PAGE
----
On his advice, during the swine flu epidemic, the U.K. government indicated that Britain’s “worst-case scenario” was that the disease would claim 65,000 lives. The death toll was 457.
Some years before, he feared deaths from mad cow disease would reach 50,000. The actual number was 177.
In a paper he co-authored paper in March, Ferguson and his colleagues estimated the COVID-19 pandemic would result in “approximately 510,000 deaths in G.B. and 2.2 million in the U.S.” That prediction was based on the assumption that only drug-free interventions were being used.
We always knew the big risks: animal-to-human transmission and then human-to-human. We also knew the impact of a new strain, rendering current drugs ineffective.
All this has come to pass with the current pandemic. But why have predictions on impact been so broad and so off the mark (thus far)?
There have been improvements in science and public health over the last century. The flu virus wasn’t isolated in a lab until long after the Spanish Flu, so there were lots of guesses. Guesses included that the flu was spread by musty books.
We now have better sanitation, hand-washing and fitness. But diet, including obesity and other pre-existing conditions, may be worse.
The Spanish Flu was spread in part by soldiers crammed into close quarters and the Hong Kong flu was spread in part by soldiers returning to the United States from Vietnam.
That’s not happening now. But we have an aging and thus more vulnerable population and seniors homes are a relatively new way of housing this population. They’ve been hard hit.
There may be some immunity to certain strains of flu for those who have lived through the pandemics of 1957 and 1968, and even the smaller events such as swine and avian flu. That may mean that the healthy group of teens who seem to be shunning preventive measures could be at greater risk. There’s more travelling these days, and a virus catches a ride on an airplane instead of a slow boat.
With all those variables, it’s a wonder any prediction is even close to accurate. But there’s another challenge, and that’s with modelling methods.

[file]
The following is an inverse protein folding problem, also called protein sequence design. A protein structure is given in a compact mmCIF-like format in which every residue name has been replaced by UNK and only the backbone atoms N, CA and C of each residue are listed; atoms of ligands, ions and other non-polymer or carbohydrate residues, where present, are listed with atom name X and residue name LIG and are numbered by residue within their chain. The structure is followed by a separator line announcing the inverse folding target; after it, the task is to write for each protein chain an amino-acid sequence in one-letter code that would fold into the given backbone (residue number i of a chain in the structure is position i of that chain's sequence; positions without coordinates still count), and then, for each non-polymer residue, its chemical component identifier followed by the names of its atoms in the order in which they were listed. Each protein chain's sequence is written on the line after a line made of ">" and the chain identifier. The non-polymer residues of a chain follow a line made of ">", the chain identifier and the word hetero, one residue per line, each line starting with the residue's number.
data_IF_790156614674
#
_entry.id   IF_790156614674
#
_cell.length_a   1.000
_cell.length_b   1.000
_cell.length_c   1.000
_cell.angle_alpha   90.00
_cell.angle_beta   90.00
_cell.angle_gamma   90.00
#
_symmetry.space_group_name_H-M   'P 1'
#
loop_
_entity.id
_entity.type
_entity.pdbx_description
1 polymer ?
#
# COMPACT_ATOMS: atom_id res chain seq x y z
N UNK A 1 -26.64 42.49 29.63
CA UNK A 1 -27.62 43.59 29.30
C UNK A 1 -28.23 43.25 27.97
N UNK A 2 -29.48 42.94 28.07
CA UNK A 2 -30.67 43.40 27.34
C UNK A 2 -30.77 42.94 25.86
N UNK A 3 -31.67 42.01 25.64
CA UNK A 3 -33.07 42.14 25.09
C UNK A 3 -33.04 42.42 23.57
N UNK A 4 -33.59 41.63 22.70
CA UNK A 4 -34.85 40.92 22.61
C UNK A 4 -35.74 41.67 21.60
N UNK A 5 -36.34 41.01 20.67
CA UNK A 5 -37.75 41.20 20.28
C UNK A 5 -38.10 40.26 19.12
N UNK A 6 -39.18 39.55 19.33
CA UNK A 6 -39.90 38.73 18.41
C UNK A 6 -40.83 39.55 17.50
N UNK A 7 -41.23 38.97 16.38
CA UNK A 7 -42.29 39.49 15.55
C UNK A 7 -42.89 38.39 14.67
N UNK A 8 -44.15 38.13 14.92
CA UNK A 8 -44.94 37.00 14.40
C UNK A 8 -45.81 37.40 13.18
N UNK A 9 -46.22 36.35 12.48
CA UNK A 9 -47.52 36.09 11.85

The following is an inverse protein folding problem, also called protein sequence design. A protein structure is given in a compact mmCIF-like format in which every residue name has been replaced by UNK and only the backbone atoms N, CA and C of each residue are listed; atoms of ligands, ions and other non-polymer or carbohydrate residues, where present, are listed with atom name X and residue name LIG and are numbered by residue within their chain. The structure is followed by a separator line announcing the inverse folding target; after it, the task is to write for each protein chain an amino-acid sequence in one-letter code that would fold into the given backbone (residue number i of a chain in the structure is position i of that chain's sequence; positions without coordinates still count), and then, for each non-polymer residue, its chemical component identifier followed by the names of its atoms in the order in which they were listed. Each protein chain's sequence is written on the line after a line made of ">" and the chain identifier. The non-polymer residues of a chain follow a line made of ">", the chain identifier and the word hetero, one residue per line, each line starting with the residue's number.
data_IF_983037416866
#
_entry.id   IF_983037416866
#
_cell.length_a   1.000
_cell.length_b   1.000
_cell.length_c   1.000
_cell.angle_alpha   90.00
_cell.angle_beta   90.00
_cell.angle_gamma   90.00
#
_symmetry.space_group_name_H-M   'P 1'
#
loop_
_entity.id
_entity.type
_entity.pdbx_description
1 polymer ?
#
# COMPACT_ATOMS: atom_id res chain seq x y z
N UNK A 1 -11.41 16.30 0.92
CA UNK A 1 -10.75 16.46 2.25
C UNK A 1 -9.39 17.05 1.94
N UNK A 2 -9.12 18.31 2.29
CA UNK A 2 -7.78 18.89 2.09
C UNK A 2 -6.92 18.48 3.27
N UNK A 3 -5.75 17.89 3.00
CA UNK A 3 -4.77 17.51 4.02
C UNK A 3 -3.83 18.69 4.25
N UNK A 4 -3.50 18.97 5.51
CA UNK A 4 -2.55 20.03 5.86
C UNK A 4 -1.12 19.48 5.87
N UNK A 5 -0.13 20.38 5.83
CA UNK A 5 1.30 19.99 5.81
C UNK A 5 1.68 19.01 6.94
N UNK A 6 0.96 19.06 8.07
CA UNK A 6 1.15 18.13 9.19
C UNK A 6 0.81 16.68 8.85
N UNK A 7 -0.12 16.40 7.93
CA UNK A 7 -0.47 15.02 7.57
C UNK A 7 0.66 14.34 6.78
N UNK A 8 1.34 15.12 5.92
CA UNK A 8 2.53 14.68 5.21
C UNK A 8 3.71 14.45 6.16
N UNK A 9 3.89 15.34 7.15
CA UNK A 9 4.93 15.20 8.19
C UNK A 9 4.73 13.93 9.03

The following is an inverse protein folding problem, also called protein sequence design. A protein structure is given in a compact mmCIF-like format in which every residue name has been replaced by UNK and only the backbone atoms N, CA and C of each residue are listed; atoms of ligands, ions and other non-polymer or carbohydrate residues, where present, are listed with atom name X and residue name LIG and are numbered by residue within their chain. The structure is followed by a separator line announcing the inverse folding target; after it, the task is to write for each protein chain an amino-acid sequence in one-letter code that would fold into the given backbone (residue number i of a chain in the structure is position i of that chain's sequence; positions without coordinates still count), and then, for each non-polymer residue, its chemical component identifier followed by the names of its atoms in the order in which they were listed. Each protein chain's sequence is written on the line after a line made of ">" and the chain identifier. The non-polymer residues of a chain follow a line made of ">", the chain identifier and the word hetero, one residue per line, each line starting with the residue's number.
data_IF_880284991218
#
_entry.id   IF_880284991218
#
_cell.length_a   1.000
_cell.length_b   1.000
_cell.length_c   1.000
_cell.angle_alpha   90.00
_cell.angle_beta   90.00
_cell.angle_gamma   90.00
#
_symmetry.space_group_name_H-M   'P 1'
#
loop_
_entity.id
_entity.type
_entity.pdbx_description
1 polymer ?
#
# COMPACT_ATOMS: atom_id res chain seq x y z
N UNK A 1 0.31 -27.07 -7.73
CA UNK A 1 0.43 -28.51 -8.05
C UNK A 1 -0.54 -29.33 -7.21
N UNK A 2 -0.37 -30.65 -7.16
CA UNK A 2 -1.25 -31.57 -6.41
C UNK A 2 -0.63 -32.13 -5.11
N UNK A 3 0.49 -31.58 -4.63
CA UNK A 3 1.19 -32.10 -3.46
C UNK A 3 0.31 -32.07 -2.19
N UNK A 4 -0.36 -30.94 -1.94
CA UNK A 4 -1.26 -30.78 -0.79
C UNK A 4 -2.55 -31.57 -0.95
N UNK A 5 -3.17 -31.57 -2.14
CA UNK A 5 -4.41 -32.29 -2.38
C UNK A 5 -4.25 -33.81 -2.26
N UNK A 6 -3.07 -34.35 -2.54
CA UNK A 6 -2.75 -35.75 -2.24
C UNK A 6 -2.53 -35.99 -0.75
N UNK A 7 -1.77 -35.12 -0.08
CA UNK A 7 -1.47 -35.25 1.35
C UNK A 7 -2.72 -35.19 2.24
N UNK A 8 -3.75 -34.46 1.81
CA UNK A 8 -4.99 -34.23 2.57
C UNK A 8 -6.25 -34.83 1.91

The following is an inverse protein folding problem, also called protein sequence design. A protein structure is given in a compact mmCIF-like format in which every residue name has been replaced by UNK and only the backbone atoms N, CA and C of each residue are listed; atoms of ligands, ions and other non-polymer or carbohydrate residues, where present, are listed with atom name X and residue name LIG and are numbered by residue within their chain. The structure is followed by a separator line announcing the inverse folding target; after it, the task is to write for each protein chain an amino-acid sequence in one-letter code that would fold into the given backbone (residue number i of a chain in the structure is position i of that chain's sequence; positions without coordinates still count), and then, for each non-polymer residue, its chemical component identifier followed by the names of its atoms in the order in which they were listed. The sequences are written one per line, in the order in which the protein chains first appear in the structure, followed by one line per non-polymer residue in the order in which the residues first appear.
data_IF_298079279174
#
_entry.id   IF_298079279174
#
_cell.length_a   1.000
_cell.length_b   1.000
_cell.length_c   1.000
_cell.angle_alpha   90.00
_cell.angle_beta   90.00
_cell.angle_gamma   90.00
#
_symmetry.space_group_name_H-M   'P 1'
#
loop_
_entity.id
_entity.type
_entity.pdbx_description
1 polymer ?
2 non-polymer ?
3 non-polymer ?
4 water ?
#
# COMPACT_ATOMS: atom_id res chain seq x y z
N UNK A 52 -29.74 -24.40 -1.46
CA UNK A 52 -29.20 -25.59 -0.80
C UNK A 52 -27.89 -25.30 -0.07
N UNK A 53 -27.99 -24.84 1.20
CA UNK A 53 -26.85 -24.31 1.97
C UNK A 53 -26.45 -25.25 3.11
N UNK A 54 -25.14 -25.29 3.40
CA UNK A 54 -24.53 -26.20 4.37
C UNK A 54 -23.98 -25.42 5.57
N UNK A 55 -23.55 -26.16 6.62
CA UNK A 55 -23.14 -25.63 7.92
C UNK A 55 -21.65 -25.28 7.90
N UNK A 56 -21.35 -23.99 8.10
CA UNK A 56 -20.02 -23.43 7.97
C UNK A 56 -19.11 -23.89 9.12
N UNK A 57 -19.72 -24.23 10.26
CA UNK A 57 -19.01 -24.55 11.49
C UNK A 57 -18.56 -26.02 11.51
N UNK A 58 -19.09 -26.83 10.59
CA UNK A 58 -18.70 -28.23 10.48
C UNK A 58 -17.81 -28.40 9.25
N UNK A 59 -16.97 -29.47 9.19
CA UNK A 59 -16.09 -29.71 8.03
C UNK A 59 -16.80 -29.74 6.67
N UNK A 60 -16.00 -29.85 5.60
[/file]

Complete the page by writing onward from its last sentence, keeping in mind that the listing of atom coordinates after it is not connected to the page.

There’s a trend to using computer models and engineering techniques to predict future impact. This makes sense. We can’t infect real people to see what happens.
But many of the models assume an outcome based on current behaviour and events. We highly suspect that behaviour and events will change. We know this from other models. Media reports, social cues – what your friends and neighbours are doing – and many other variables affect outcomes.
A scientific model has to make certain assumptions. But those assumptions, like product labelling, should be front and centre in the publication of models. Some models assume all variables remain constant, which isn’t going to happen. Other models assume behaviour in one country will be mirrored in another, and that’s also not going to happen.
Pollsters provide product labelling. If they don’t, their work is subject to ridicule. A poll is a snapshot in time but time is marching on with all variables changing. Pollsters remind consumers that the poll is only accurate within four percentage points, 19 times out of 20. They also publish the sample size and whether they interviewed people in person, on the phone or via the Internet. All these methods can make a difference.
Unfortunately, when scientific models are translated from medical journals to daily newspapers, any disclaimers seem to be downplayed. And some researchers like to get into the daily press and may highlight scary findings, but not be good at contextualizing them. The result is now a lack of trust in these scientific findings.
That lack of trust is translating into a lack of compliance. Pandemic infections and deaths are rising in several U.S. states that have opened up too soon. How this will impact the trust in elected and appointed officials remains to be seen, but it’s not good news in a democracy.
Dr. Deborah Prabhu, MBBS, graduated with distinction as a physician and worked in medicine in India before moving to Toronto. Dr. Allan Bonner, MSc, DBA, is a crisis manager based in Toronto.